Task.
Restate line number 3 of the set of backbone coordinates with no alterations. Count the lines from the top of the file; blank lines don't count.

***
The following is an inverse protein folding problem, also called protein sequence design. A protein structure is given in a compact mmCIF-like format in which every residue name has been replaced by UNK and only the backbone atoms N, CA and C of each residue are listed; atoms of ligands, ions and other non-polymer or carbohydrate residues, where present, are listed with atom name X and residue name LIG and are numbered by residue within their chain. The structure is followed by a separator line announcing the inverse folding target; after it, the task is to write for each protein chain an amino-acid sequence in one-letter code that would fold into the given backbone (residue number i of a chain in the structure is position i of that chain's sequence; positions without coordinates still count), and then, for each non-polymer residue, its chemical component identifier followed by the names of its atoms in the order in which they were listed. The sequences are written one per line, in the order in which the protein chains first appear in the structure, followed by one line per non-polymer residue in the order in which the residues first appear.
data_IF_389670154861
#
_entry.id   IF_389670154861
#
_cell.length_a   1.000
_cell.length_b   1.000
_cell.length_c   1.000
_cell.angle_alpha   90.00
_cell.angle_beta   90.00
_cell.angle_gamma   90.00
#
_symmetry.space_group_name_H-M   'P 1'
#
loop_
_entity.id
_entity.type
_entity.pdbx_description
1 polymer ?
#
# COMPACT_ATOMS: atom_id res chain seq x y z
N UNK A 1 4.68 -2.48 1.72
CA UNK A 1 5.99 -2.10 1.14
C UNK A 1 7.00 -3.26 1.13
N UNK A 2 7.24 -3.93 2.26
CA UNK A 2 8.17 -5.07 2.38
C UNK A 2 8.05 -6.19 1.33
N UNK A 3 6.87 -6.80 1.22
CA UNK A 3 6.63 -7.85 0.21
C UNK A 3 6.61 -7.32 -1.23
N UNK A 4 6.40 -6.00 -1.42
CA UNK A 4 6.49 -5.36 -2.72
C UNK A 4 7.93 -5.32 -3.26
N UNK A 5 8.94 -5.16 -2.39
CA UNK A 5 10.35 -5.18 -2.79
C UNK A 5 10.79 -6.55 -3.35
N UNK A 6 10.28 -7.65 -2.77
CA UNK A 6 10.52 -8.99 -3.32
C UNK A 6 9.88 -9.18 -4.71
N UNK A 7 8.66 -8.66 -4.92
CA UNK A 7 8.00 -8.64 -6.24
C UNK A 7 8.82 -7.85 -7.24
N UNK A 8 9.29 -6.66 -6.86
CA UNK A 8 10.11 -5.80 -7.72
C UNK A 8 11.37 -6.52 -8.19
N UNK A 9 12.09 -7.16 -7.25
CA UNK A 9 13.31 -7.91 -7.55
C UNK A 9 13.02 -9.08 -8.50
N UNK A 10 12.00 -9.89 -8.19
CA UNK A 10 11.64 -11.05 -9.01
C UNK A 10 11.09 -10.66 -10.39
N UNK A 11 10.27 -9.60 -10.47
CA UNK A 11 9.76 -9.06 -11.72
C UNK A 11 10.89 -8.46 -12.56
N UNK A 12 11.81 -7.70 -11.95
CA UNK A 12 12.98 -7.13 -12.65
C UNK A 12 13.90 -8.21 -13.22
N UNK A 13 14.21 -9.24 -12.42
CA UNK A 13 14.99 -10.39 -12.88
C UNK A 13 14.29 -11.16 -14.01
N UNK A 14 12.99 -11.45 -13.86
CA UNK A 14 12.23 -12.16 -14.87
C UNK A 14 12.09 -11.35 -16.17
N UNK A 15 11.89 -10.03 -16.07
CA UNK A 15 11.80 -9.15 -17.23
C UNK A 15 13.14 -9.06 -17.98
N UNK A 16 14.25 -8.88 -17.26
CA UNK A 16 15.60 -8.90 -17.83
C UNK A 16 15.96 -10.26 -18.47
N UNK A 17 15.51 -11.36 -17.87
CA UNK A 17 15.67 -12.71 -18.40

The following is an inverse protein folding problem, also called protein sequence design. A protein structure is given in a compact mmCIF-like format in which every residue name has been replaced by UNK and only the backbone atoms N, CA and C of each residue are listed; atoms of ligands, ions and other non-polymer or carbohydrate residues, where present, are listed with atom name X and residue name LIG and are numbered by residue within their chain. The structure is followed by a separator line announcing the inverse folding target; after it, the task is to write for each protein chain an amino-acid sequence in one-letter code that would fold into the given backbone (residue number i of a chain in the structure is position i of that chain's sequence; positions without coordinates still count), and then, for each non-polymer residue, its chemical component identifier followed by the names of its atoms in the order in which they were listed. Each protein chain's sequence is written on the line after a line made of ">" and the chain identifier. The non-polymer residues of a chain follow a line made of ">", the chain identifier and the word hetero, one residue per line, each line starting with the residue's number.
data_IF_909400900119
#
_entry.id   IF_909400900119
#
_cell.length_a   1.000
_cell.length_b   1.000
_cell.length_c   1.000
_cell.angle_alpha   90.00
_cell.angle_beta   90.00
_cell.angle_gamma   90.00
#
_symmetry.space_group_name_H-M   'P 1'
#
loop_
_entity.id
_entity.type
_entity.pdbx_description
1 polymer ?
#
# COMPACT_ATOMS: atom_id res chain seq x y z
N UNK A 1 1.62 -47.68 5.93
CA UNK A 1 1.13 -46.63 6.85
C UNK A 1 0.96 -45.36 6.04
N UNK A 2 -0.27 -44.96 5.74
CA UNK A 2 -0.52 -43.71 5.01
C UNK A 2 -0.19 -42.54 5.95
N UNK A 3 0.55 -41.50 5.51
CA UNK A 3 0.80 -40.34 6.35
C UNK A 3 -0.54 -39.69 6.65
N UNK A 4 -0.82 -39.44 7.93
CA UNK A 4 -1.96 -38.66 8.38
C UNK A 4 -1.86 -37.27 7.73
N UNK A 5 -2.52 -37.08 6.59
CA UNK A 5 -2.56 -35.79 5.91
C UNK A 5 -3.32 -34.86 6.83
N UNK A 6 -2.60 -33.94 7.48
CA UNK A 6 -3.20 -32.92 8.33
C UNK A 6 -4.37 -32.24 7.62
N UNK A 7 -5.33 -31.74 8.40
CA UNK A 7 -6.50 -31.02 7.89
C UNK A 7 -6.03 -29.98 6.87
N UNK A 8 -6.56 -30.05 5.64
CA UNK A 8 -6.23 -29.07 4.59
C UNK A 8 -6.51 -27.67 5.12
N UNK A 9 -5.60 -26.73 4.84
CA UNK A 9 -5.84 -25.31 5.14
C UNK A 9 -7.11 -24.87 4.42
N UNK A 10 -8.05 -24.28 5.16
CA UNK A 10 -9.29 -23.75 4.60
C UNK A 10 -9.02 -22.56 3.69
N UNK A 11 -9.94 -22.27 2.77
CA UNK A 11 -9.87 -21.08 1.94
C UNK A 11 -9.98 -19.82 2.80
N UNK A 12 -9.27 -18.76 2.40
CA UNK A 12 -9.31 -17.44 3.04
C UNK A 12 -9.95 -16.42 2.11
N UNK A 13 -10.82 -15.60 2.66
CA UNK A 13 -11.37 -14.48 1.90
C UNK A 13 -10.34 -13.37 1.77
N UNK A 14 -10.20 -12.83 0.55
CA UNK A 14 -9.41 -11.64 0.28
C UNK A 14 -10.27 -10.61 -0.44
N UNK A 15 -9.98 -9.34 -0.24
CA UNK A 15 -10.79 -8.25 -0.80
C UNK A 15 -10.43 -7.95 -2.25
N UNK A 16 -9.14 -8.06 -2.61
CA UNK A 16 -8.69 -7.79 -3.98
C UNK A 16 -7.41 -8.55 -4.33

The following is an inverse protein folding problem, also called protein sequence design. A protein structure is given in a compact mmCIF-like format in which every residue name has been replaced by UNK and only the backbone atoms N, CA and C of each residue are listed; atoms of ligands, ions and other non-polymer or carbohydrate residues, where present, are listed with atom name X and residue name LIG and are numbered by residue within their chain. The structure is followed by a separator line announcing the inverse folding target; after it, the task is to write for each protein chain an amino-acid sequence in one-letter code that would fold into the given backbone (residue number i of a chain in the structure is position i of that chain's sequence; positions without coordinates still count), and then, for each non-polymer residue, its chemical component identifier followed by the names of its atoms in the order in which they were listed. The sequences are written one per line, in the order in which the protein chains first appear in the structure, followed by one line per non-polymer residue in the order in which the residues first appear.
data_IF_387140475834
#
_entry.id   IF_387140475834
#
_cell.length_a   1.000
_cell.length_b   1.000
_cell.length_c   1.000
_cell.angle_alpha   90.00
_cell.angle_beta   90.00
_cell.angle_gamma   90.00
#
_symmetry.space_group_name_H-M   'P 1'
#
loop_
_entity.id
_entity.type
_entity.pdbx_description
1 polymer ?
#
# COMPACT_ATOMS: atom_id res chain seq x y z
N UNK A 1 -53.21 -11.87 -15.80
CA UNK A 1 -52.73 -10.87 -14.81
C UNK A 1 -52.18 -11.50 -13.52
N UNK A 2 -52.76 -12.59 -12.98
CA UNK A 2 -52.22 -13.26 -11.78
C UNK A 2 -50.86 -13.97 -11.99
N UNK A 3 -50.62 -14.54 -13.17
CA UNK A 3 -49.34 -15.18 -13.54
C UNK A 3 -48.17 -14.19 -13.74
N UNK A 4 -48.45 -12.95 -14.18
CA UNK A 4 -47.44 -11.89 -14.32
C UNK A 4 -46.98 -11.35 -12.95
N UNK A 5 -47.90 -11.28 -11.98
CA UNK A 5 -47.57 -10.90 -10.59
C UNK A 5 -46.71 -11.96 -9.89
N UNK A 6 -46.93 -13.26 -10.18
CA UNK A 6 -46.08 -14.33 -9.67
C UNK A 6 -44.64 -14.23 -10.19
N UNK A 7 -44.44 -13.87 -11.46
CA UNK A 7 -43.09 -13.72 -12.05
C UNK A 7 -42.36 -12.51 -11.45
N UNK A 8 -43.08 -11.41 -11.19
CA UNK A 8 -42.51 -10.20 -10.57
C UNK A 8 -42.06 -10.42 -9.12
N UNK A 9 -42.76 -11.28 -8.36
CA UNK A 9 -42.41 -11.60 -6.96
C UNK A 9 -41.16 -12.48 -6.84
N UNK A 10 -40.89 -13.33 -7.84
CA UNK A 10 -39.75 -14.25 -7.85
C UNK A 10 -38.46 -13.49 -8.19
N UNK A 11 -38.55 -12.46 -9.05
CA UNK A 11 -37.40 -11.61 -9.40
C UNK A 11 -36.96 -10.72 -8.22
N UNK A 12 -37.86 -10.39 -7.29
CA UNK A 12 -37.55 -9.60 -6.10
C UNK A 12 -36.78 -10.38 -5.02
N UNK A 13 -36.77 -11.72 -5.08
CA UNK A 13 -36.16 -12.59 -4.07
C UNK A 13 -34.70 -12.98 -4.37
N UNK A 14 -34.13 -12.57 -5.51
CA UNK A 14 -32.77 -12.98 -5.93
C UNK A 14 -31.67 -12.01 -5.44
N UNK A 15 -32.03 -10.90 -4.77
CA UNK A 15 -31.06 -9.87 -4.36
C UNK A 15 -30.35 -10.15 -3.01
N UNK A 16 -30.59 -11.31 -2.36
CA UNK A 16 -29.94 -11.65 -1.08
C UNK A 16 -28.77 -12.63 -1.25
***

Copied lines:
#